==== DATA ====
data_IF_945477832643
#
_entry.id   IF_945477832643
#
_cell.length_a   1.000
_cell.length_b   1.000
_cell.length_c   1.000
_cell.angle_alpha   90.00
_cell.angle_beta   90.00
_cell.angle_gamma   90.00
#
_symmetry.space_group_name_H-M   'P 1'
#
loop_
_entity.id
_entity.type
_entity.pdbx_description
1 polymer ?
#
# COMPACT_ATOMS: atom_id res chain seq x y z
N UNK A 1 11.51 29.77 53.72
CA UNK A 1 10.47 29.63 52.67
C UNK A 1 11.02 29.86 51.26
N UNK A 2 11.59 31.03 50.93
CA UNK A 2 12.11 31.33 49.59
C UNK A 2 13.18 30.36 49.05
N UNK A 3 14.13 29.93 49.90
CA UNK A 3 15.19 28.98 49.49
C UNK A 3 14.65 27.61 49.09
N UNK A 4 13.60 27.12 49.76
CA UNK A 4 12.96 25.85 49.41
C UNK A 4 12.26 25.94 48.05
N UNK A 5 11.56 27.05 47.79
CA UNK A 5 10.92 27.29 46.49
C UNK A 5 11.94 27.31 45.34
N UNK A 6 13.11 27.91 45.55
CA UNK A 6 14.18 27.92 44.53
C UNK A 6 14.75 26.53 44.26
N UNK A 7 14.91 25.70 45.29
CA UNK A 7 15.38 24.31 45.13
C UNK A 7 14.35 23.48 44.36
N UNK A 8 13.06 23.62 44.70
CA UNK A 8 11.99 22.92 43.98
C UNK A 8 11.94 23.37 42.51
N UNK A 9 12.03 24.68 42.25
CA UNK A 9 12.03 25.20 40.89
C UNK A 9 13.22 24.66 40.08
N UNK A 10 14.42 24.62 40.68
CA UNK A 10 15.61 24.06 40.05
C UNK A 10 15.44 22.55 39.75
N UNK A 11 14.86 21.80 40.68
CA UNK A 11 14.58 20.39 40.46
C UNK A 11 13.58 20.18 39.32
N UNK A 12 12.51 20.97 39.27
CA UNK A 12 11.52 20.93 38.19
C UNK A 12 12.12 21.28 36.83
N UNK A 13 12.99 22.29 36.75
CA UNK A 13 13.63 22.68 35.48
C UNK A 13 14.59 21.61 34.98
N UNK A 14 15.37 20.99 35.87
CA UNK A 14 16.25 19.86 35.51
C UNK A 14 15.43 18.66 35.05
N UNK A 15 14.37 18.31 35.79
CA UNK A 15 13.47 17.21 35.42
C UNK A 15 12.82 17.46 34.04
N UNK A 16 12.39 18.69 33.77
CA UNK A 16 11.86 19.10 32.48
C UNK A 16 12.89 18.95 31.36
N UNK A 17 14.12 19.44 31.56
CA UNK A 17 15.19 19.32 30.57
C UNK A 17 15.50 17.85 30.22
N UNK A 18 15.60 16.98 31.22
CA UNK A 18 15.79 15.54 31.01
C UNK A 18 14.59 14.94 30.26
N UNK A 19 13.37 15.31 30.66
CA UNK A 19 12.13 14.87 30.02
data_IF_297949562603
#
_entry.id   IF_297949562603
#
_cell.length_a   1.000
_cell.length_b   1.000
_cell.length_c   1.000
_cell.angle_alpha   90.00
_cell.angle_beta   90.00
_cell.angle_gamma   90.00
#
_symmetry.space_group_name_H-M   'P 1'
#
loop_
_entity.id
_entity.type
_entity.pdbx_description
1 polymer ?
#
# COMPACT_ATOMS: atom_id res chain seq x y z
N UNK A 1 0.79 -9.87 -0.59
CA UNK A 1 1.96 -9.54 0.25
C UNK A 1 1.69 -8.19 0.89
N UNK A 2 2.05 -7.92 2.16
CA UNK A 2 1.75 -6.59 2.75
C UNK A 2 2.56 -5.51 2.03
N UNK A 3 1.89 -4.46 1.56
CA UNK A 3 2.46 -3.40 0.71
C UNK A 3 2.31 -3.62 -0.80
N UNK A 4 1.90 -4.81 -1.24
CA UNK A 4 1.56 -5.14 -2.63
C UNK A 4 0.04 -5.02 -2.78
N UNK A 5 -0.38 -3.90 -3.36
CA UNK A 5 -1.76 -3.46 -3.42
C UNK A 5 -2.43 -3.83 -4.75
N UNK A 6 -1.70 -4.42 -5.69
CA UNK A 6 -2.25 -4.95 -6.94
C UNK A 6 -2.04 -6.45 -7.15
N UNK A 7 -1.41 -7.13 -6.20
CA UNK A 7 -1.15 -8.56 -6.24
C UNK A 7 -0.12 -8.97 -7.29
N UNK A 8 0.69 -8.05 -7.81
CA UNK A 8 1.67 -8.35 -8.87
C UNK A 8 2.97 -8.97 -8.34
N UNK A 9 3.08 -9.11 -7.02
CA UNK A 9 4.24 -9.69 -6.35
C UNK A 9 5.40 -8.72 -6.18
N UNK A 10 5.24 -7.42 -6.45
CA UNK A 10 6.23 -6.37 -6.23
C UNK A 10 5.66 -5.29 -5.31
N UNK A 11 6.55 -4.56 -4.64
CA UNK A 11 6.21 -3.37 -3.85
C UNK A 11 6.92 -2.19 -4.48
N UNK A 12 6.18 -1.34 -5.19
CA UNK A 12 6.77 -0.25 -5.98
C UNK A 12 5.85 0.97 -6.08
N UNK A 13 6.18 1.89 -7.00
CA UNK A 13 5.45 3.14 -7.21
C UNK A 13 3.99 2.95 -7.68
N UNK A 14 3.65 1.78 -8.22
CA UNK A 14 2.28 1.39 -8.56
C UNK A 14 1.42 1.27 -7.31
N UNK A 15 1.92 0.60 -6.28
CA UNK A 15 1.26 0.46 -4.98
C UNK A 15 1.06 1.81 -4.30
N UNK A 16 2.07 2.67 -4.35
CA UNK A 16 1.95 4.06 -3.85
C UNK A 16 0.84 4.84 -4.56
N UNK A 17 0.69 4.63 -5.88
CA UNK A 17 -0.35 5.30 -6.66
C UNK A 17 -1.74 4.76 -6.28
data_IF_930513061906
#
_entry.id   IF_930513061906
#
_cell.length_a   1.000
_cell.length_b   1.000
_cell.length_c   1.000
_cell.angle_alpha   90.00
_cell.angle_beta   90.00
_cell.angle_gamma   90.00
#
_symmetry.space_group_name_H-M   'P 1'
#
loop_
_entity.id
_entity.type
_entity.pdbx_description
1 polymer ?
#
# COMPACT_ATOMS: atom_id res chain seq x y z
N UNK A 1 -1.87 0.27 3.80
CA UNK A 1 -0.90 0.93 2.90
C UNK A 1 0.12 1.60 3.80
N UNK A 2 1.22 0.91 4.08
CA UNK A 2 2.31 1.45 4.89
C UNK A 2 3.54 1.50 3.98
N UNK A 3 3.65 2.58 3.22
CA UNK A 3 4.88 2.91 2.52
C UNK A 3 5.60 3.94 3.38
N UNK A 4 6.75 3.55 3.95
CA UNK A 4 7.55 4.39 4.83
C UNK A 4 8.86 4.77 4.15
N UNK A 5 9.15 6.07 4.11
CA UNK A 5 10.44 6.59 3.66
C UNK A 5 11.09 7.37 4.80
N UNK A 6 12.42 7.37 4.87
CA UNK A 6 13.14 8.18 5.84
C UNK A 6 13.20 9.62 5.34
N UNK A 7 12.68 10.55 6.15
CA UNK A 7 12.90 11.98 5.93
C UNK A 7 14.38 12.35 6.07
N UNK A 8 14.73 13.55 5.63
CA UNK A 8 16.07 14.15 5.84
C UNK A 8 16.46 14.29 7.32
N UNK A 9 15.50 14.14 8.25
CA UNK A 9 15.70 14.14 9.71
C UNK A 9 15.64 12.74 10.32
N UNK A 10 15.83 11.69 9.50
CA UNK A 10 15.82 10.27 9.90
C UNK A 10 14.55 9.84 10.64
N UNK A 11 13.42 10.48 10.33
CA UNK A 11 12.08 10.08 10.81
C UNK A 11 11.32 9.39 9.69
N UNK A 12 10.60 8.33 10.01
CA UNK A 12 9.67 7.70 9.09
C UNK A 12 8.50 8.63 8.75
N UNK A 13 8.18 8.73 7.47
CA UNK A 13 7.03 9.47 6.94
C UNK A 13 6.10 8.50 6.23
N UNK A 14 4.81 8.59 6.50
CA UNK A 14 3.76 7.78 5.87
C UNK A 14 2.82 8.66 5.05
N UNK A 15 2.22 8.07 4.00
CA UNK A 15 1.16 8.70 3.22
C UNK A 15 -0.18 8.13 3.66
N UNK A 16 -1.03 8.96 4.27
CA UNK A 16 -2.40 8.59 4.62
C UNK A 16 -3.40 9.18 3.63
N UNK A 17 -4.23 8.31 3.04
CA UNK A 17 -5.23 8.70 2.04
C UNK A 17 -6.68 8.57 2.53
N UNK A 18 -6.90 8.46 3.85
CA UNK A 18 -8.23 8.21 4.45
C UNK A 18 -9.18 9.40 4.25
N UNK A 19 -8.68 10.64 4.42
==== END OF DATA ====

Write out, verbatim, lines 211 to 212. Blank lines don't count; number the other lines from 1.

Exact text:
CA UNK A 15 1.16 8.70 3.22
C UNK A 15 -0.18 8.13 3.66